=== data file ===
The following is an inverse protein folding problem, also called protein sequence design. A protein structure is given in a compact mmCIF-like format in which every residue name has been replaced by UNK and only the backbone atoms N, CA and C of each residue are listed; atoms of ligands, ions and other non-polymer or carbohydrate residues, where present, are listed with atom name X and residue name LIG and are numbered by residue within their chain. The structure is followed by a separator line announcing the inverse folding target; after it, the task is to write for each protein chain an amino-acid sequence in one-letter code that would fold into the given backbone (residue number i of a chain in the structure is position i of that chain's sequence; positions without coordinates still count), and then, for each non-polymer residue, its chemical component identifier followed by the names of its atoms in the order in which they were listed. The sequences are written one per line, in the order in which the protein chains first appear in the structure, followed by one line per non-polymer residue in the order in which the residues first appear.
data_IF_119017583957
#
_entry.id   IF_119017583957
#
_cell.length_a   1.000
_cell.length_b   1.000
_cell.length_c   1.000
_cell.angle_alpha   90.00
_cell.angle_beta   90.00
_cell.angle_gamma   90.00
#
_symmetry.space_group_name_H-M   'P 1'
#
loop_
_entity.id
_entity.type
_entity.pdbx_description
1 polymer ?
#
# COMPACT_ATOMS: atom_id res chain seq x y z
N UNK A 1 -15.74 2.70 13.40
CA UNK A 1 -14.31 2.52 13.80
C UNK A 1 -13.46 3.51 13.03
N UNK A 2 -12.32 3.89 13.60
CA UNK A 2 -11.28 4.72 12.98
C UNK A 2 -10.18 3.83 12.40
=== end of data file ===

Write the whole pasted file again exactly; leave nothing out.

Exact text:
The following is an inverse protein folding problem, also called protein sequence design. A protein structure is given in a compact mmCIF-like format in which every residue name has been replaced by UNK and only the backbone atoms N, CA and C of each residue are listed; atoms of ligands, ions and other non-polymer or carbohydrate residues, where present, are listed with atom name X and residue name LIG and are numbered by residue within their chain. The structure is followed by a separator line announcing the inverse folding target; after it, the task is to write for each protein chain an amino-acid sequence in one-letter code that would fold into the given backbone (residue number i of a chain in the structure is position i of that chain's sequence; positions without coordinates still count), and then, for each non-polymer residue, its chemical component identifier followed by the names of its atoms in the order in which they were listed. The sequences are written one per line, in the order in which the protein chains first appear in the structure, followed by one line per non-polymer residue in the order in which the residues first appear.
data_IF_119017583957
#
_entry.id   IF_119017583957
#
_cell.length_a   1.000
_cell.length_b   1.000
_cell.length_c   1.000
_cell.angle_alpha   90.00
_cell.angle_beta   90.00
_cell.angle_gamma   90.00
#
_symmetry.space_group_name_H-M   'P 1'
#
loop_
_entity.id
_entity.type
_entity.pdbx_description
1 polymer ?
#
# COMPACT_ATOMS: atom_id res chain seq x y z
N UNK A 1 -15.74 2.70 13.40
CA UNK A 1 -14.31 2.52 13.80
C UNK A 1 -13.46 3.51 13.03
N UNK A 2 -12.32 3.89 13.60
CA UNK A 2 -11.28 4.72 12.98
C UNK A 2 -10.18 3.83 12.40